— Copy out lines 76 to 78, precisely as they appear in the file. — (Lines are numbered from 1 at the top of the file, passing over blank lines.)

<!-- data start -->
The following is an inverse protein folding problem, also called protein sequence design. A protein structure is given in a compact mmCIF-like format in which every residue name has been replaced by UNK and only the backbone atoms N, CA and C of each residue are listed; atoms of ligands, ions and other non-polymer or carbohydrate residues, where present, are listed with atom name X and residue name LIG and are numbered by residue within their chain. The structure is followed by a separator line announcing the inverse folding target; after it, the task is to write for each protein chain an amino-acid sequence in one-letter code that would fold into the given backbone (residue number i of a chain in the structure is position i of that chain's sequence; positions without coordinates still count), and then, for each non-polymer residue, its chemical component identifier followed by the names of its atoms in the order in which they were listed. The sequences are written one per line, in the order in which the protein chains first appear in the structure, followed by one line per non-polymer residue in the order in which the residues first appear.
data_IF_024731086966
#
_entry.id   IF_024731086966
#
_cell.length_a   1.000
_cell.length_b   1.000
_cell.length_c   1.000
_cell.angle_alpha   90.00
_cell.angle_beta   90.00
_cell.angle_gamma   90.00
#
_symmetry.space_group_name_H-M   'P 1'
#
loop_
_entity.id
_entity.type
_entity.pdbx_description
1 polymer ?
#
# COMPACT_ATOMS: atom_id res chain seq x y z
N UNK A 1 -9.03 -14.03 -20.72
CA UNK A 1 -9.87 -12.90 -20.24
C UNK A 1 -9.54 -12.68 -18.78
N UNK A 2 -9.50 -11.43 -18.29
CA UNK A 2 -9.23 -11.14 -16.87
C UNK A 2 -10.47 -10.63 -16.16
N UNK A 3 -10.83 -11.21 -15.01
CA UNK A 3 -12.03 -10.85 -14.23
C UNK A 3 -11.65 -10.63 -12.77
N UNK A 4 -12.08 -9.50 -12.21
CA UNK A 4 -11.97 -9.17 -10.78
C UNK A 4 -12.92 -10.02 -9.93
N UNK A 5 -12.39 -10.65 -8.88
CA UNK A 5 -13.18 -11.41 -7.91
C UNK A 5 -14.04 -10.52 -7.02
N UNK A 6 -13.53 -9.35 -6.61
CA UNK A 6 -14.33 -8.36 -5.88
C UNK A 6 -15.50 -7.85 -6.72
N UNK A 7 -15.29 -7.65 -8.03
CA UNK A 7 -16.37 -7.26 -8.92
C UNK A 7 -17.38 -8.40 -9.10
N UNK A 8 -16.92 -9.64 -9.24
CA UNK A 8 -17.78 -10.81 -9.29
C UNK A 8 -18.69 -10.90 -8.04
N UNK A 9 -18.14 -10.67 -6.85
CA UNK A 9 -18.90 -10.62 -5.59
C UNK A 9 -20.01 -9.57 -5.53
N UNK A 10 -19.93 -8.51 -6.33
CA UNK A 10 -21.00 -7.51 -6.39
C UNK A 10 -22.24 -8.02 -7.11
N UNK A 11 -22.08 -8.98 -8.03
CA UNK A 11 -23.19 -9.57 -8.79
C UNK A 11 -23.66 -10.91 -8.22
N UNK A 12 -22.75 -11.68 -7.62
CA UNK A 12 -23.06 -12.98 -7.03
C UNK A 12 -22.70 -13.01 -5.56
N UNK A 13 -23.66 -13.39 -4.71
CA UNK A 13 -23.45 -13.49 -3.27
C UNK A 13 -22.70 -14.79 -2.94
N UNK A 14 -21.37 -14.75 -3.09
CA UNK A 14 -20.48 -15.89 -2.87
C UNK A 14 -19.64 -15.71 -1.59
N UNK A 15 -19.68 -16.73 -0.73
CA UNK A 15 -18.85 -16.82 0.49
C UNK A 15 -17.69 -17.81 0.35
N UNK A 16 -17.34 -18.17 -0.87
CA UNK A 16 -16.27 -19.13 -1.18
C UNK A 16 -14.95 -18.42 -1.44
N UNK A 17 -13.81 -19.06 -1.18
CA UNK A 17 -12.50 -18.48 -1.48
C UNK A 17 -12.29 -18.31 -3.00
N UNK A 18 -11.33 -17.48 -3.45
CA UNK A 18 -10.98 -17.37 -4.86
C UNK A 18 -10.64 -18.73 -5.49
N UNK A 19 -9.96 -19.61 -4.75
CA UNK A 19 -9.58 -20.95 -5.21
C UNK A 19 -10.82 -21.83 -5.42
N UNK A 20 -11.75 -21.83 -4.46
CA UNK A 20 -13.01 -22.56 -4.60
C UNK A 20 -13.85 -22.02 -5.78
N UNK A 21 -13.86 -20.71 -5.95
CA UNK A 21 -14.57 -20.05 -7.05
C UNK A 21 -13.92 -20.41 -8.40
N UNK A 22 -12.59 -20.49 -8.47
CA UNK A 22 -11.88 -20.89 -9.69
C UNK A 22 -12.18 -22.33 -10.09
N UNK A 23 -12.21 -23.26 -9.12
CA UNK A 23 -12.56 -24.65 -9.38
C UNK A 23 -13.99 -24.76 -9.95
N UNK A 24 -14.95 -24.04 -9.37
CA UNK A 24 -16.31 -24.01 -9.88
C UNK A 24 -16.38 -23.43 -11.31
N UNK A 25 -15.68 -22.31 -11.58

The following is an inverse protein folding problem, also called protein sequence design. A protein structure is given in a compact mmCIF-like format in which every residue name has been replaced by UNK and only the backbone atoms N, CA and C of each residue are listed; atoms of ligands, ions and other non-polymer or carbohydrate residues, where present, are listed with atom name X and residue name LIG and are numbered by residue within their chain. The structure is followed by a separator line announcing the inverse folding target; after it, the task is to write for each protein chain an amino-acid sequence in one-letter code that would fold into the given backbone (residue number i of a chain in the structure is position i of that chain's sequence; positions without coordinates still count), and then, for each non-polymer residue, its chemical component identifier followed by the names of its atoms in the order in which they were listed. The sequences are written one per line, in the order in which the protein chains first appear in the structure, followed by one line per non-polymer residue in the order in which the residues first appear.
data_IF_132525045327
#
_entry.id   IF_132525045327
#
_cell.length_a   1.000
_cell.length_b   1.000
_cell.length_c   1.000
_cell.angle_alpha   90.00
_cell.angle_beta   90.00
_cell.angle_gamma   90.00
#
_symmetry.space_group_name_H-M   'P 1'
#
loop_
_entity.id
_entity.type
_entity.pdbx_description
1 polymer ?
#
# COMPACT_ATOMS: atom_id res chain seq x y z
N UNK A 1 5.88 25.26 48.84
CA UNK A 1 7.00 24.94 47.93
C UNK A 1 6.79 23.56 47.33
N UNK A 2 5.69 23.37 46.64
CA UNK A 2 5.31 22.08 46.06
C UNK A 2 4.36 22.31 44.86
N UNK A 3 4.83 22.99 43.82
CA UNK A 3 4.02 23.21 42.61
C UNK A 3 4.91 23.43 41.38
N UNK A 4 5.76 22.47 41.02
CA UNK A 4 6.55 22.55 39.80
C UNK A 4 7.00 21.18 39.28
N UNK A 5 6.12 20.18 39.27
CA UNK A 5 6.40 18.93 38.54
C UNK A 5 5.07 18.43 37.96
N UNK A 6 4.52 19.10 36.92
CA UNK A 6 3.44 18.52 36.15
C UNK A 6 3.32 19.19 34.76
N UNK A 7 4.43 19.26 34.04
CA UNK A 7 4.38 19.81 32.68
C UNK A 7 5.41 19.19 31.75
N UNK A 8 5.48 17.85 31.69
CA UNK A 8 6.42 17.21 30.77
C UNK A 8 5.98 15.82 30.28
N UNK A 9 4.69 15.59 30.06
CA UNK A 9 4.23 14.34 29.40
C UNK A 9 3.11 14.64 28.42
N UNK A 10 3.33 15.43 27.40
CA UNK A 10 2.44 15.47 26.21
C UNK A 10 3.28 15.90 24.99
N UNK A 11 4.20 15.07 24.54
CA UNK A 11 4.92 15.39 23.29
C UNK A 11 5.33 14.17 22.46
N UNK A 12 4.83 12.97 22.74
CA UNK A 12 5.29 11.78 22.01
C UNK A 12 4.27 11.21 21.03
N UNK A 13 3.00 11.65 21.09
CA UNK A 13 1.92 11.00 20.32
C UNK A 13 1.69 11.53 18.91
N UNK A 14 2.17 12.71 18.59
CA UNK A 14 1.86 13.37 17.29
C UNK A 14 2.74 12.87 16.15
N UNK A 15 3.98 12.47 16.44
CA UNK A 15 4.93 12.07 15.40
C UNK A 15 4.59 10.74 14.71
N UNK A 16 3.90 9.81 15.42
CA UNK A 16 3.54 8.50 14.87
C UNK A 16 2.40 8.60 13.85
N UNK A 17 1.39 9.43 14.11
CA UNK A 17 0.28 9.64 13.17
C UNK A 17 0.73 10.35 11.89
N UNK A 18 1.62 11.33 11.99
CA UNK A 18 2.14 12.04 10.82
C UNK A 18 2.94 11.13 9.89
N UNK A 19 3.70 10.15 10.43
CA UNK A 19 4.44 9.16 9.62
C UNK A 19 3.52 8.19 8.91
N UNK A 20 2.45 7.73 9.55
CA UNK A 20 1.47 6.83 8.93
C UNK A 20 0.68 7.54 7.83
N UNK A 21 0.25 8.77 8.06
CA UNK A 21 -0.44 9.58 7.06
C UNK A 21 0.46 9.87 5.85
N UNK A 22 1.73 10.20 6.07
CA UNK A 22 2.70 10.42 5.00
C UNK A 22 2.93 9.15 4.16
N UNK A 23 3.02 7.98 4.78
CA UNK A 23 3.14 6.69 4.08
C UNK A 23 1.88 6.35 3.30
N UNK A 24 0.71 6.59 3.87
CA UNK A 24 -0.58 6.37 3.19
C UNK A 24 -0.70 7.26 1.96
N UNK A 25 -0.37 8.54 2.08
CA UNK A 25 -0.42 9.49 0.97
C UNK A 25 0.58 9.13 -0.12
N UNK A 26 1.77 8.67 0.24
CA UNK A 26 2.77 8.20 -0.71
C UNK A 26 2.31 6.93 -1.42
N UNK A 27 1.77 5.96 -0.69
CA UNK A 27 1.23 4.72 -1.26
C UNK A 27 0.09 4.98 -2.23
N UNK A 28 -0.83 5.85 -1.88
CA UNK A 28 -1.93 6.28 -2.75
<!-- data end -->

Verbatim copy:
N UNK A 19 -9.96 -19.61 -4.75
CA UNK A 19 -9.58 -20.95 -5.21
C UNK A 19 -10.82 -21.83 -5.42